Montague and Capulet- What is in a Name- (1)

Divorcing your spouse may mean a name change.  What’s in a name? It probably depends on who you’re talking to and their experiences with that name.

Shakespeare’s play, Romeo and Juliet, is about star-crossed lovers, not a divorcing couple. But names in this story are important.  Let me refresh your memory a little.  The Montagues and Capulets are warring families in Verona. Romeo is a Montague and Juliet is a Capulet.  They’re not supposed to fall in love, but they do.  If you haven’t read it then I won’t spoil the ending for you – it’s a cracker.  In the story, Juliet basically tells Romeo that a name doesn’t really mean anything, it’s the person who matters.

Juliet:name change, divorce, changing your name
“What’s in a name? That which we call a rose
By any other name would smell as sweet.”

Romeo and Juliet (II, ii, 1-2)

Our names may not change us, but they are identifiers. We can love them, hate them, be indifferent to them or just put up with them. There are some which are easy to like (Row, Zhu, Washington) and others which are a bit harder to love (Crapper, Zdzinski, Pufpaff).  But what happens with your name when you divorce?  Now, this is assuming that you went from your ‘maiden’ name to the name of your husband when you married which is not everyone’s choice. But if they are now your ex-husband, do you keep their name or not?

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There are already so many changes that a divorce brings.  It may be that you now have a changed home, child custody arrangements to negotiate, financial changes and possible work changes. Every couple is different and every divorce looks different so there is no right or wrong answer when it comes to changing your name.  Some people are happy to keep it and some can’t wait to ‘move on’. About half of divorced women choose to change their name.  You don’t have to go back to your maiden name – there are a few different options that you have. In Queensland, none of them is particularly onerous.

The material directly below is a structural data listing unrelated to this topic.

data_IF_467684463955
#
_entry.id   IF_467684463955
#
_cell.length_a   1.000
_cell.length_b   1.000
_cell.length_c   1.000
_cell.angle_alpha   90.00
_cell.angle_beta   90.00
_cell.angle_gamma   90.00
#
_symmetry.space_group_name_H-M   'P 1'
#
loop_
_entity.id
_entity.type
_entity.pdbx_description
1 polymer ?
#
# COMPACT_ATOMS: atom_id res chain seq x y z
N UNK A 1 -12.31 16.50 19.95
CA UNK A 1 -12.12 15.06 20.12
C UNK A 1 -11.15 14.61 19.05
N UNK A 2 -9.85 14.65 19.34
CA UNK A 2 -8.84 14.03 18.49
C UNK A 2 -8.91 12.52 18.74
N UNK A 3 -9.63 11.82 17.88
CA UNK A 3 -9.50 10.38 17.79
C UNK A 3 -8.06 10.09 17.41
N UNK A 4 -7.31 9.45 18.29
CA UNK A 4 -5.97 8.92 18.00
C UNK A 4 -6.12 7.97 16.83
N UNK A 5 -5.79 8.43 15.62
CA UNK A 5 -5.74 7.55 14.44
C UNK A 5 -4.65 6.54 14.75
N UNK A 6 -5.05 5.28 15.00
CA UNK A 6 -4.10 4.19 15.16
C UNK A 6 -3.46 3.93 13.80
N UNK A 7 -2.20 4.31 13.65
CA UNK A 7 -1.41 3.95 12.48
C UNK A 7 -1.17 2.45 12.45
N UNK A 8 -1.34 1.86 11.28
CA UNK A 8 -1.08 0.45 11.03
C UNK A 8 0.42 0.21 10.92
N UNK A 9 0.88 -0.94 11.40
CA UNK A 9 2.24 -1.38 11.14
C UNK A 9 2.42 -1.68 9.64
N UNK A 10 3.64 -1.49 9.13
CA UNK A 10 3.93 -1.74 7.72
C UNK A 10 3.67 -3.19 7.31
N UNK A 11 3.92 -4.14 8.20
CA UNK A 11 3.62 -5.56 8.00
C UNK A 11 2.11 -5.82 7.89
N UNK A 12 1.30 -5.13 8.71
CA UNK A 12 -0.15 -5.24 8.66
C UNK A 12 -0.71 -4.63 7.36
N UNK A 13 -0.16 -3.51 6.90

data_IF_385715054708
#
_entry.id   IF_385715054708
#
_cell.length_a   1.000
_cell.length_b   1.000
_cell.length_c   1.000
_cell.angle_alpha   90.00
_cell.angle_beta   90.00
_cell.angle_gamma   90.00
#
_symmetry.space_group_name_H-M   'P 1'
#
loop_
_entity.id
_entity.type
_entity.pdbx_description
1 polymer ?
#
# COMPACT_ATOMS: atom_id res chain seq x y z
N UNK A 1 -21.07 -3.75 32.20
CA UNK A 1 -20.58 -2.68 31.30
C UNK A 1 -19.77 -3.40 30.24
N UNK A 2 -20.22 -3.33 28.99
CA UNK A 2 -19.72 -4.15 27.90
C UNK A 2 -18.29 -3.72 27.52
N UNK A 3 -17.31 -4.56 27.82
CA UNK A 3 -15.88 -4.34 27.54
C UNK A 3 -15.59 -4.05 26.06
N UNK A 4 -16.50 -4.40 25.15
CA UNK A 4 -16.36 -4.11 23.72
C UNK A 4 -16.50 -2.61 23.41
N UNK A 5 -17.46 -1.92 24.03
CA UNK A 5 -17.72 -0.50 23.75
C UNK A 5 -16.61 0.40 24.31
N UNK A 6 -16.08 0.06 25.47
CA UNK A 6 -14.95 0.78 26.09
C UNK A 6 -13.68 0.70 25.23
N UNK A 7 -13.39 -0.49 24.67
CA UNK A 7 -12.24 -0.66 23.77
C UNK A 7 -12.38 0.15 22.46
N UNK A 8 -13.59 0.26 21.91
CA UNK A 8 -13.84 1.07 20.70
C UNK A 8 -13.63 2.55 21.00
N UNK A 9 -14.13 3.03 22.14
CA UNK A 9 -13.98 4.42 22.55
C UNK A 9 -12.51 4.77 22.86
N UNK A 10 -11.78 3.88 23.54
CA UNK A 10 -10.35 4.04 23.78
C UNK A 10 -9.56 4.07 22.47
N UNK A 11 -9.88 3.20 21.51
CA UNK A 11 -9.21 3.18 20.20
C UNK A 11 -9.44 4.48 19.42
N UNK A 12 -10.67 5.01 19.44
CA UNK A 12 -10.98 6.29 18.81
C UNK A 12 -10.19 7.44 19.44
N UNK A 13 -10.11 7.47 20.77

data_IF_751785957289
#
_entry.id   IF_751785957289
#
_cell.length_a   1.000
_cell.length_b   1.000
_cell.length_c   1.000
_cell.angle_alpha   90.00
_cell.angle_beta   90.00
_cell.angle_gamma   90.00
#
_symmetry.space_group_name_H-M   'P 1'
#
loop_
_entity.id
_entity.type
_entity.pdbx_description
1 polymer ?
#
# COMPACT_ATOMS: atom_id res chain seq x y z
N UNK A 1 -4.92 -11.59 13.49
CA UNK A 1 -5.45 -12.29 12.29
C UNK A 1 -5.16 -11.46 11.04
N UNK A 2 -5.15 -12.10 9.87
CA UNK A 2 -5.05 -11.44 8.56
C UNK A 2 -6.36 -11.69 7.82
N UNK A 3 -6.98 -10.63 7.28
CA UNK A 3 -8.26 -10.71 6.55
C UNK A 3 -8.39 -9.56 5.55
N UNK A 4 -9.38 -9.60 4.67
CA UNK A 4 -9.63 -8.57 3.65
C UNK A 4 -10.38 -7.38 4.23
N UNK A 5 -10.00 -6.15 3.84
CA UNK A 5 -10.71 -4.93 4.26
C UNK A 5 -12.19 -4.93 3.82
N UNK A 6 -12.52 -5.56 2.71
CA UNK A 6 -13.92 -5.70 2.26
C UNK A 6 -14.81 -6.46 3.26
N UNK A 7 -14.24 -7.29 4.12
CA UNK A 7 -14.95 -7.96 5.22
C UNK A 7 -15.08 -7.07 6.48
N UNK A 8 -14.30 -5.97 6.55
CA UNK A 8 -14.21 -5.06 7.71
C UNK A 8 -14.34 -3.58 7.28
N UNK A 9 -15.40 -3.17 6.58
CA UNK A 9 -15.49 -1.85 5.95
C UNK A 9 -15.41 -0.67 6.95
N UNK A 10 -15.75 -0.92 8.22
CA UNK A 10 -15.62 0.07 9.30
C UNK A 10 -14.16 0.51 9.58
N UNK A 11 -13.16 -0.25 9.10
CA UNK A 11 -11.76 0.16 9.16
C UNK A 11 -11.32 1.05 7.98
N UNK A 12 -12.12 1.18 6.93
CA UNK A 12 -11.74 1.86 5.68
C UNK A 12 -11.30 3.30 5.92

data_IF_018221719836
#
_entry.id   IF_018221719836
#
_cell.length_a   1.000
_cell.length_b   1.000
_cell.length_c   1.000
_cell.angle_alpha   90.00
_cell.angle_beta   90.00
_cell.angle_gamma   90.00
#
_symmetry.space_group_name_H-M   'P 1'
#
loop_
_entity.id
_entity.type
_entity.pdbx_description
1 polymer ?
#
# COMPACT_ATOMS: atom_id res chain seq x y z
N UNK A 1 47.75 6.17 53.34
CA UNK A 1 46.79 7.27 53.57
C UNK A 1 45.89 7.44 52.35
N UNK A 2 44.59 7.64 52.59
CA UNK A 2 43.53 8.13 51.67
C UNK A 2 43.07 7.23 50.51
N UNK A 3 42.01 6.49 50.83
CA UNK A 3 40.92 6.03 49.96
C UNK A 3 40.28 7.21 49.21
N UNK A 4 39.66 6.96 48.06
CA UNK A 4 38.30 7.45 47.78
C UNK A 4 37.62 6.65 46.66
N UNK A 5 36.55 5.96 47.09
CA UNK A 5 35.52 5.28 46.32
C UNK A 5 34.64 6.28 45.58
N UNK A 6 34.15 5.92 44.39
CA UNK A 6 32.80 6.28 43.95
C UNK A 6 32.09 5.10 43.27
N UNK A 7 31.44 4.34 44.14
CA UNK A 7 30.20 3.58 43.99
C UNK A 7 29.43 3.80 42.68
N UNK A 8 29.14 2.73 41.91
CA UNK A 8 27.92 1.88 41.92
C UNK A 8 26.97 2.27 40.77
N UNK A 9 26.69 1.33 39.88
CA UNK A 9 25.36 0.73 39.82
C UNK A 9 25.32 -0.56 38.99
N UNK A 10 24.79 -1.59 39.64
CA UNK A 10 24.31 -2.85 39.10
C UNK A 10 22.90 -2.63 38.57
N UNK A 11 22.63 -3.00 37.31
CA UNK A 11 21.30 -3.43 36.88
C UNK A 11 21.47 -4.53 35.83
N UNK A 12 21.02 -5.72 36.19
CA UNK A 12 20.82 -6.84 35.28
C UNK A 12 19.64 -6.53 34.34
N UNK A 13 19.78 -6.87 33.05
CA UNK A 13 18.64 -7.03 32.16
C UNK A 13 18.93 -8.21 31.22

Name Change: What are the choices?

Staying with your married name is one choice.  Michelle Faulkner decided to keep her married name when she divorced her husband.  She kept her name for professional reasons and for the sake of her children.  Many women with clientele as part of their business choose to keep their married name because it’s the name that people are familiar with for referrals. When children are young, some mothers choose to keep their married name for their benefit: they have the same name as Mummy; there is less change for them to adjust to.

Some women just like their married name better. Adriana Saurini (nee’ Dudasova) did not change her married name back to her birth name to make things easier on her daughter, and for logistical reasons. Plus, “I have no emotional attachment to my maiden name. It is my father’s name who left us when I was just 8 years old,” she explains. And, ”My maiden name is extremely hard to pronounce as I am an immigrant from Slovakia. My married name is so much simpler and it sounds great with my first name.”